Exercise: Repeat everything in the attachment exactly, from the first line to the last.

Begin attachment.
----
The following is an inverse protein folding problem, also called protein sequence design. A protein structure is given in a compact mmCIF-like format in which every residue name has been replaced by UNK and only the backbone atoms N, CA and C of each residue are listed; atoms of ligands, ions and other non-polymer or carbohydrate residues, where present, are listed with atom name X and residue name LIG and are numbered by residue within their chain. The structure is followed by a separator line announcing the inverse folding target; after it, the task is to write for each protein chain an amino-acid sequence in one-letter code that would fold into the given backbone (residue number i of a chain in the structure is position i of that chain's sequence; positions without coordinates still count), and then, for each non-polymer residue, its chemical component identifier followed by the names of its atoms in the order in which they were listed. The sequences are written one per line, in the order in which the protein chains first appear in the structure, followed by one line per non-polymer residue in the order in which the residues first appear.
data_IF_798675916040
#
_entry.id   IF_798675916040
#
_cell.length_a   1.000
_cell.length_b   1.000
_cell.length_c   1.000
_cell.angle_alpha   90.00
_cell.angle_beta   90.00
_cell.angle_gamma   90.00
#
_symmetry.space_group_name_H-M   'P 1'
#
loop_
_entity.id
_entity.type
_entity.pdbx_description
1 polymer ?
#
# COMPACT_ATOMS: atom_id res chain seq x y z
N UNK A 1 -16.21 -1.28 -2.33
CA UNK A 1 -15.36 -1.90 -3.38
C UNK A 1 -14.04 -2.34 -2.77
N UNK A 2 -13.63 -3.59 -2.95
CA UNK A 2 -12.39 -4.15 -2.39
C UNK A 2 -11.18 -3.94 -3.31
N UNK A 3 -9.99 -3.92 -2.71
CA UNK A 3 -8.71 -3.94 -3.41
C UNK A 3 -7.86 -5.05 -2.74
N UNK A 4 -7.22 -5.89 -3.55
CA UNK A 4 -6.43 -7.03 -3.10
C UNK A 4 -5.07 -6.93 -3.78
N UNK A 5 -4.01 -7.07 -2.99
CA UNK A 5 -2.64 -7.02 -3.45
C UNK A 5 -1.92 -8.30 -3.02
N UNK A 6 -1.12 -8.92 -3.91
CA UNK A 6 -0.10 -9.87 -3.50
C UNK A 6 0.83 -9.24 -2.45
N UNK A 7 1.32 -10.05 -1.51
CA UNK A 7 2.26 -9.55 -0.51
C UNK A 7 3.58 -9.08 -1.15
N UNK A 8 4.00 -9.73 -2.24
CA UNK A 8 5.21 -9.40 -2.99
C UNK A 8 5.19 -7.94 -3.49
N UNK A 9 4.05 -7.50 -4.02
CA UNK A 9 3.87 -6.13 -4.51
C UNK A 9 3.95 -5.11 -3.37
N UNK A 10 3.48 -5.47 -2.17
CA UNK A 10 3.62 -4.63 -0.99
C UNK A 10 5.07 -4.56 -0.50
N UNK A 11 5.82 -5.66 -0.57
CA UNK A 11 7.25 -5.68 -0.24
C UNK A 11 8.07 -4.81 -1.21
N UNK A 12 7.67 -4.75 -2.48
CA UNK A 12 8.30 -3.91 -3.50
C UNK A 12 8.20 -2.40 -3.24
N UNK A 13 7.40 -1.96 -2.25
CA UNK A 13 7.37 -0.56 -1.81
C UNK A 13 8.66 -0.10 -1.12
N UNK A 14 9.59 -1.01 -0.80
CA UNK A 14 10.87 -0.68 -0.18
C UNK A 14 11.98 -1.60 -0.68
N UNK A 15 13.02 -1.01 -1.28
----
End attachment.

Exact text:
The following is an inverse protein folding problem, also called protein sequence design. A protein structure is given in a compact mmCIF-like format in which every residue name has been replaced by UNK and only the backbone atoms N, CA and C of each residue are listed; atoms of ligands, ions and other non-polymer or carbohydrate residues, where present, are listed with atom name X and residue name LIG and are numbered by residue within their chain. The structure is followed by a separator line announcing the inverse folding target; after it, the task is to write for each protein chain an amino-acid sequence in one-letter code that would fold into the given backbone (residue number i of a chain in the structure is position i of that chain's sequence; positions without coordinates still count), and then, for each non-polymer residue, its chemical component identifier followed by the names of its atoms in the order in which they were listed. The sequences are written one per line, in the order in which the protein chains first appear in the structure, followed by one line per non-polymer residue in the order in which the residues first appear.
data_IF_798675916040
#
_entry.id   IF_798675916040
#
_cell.length_a   1.000
_cell.length_b   1.000
_cell.length_c   1.000
_cell.angle_alpha   90.00
_cell.angle_beta   90.00
_cell.angle_gamma   90.00
#
_symmetry.space_group_name_H-M   'P 1'
#
loop_
_entity.id
_entity.type
_entity.pdbx_description
1 polymer ?
#
# COMPACT_ATOMS: atom_id res chain seq x y z
N UNK A 1 -16.21 -1.28 -2.33
CA UNK A 1 -15.36 -1.90 -3.38
C UNK A 1 -14.04 -2.34 -2.77
N UNK A 2 -13.63 -3.59 -2.95
CA UNK A 2 -12.39 -4.15 -2.39
C UNK A 2 -11.18 -3.94 -3.31
N UNK A 3 -9.99 -3.92 -2.71
CA UNK A 3 -8.71 -3.94 -3.41
C UNK A 3 -7.86 -5.05 -2.74
N UNK A 4 -7.22 -5.89 -3.55
CA UNK A 4 -6.43 -7.03 -3.10
C UNK A 4 -5.07 -6.93 -3.78
N UNK A 5 -4.01 -7.07 -2.99
CA UNK A 5 -2.64 -7.02 -3.45
C UNK A 5 -1.92 -8.30 -3.02
N UNK A 6 -1.12 -8.92 -3.91
CA UNK A 6 -0.10 -9.87 -3.50
C UNK A 6 0.83 -9.24 -2.45
N UNK A 7 1.32 -10.05 -1.51
CA UNK A 7 2.26 -9.55 -0.51
C UNK A 7 3.58 -9.08 -1.15
N UNK A 8 4.00 -9.73 -2.24
CA UNK A 8 5.21 -9.40 -2.99
C UNK A 8 5.19 -7.94 -3.49
N UNK A 9 4.05 -7.50 -4.02
CA UNK A 9 3.87 -6.13 -4.51
C UNK A 9 3.95 -5.11 -3.37
N UNK A 10 3.48 -5.47 -2.17
CA UNK A 10 3.62 -4.63 -0.99
C UNK A 10 5.07 -4.56 -0.50
N UNK A 11 5.82 -5.66 -0.57
CA UNK A 11 7.25 -5.68 -0.24
C UNK A 11 8.07 -4.81 -1.21
N UNK A 12 7.67 -4.75 -2.48
CA UNK A 12 8.30 -3.91 -3.50
C UNK A 12 8.20 -2.40 -3.24
N UNK A 13 7.40 -1.96 -2.25
CA UNK A 13 7.37 -0.56 -1.81
C UNK A 13 8.66 -0.10 -1.12
N UNK A 14 9.59 -1.01 -0.80
CA UNK A 14 10.87 -0.68 -0.18
C UNK A 14 11.98 -1.60 -0.68
N UNK A 15 13.02 -1.01 -1.28